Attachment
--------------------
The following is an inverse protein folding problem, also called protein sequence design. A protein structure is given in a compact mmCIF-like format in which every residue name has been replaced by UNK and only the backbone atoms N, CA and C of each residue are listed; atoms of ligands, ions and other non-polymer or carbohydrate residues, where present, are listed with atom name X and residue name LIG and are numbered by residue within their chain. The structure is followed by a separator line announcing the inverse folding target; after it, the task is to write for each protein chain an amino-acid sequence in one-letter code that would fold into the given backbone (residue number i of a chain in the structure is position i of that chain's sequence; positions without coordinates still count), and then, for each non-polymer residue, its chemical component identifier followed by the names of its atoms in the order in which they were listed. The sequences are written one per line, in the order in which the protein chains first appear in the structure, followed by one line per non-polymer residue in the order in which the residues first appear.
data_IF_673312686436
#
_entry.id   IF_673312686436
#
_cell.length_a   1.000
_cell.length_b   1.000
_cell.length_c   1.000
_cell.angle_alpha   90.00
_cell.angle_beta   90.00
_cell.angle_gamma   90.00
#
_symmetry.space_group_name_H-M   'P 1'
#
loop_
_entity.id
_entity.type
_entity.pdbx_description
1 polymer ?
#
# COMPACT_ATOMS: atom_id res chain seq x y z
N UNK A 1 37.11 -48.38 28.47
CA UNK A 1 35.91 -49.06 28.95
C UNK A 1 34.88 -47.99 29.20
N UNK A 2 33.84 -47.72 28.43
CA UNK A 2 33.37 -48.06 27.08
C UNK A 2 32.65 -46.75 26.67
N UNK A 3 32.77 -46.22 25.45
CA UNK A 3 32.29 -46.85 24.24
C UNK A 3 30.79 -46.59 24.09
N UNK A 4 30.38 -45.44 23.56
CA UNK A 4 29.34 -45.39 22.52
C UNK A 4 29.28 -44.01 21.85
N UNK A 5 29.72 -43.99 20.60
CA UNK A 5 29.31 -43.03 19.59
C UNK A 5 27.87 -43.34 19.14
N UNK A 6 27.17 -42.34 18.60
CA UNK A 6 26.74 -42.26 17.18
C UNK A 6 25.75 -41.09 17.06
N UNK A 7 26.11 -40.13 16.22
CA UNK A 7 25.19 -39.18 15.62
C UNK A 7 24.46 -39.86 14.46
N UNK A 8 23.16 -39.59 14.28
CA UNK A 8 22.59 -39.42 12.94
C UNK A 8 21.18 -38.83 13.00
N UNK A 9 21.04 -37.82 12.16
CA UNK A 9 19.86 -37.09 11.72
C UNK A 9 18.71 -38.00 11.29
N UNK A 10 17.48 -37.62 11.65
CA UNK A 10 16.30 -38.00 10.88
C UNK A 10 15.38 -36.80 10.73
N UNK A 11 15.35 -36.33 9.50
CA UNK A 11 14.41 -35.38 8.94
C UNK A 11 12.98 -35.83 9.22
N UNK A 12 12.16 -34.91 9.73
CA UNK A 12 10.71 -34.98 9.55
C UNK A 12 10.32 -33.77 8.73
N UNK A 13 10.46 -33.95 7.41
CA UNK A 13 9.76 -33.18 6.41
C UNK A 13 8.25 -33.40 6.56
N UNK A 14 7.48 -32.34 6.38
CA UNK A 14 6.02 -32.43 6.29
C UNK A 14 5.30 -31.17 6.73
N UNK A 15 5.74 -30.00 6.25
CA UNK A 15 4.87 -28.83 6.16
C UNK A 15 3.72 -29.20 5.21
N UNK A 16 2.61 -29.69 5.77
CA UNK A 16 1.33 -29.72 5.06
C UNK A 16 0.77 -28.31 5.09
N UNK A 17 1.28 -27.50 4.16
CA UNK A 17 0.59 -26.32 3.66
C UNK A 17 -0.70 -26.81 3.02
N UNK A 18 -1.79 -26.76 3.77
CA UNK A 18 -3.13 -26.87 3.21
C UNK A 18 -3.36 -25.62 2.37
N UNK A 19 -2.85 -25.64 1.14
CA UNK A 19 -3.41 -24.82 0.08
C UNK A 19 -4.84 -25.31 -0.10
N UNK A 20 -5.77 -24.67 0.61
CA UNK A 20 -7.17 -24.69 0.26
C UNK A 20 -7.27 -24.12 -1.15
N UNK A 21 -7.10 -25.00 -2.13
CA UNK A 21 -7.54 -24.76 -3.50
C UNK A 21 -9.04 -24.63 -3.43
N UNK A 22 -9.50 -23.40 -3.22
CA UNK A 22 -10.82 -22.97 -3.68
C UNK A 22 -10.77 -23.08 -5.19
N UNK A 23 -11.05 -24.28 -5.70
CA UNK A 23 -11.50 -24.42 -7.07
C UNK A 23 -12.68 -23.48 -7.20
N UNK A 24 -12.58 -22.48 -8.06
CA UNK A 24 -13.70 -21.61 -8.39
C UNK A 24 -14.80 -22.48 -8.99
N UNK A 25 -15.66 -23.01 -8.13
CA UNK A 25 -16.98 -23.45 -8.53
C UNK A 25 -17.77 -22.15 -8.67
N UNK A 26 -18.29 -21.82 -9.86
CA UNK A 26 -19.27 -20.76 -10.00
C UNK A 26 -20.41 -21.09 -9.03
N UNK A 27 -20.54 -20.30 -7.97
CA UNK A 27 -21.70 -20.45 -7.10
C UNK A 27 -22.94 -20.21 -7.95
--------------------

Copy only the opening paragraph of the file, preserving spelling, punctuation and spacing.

The following is an inverse protein folding problem, also called protein sequence design. A protein structure is given in a compact mmCIF-like format in which every residue name has been replaced by UNK and only the backbone atoms N, CA and C of each residue are listed; atoms of ligands, ions and other non-polymer or carbohydrate residues, where present, are listed with atom name X and residue name LIG and are numbered by residue within their chain. The structure is followed by a separator line announcing the inverse folding target; after it, the task is to write for each protein chain an amino-acid sequence in one-letter code that would fold into the given backbone (residue number i of a chain in the structure is position i of that chain's sequence; positions without coordinates still count), and then, for each non-polymer residue, its chemical component identifier followed by the names of its atoms in the order in which they were listed. The sequences are written one per line, in the order in which the protein chains first appear in the structure, followed by one line per non-polymer residue in the order in which the residues first appear.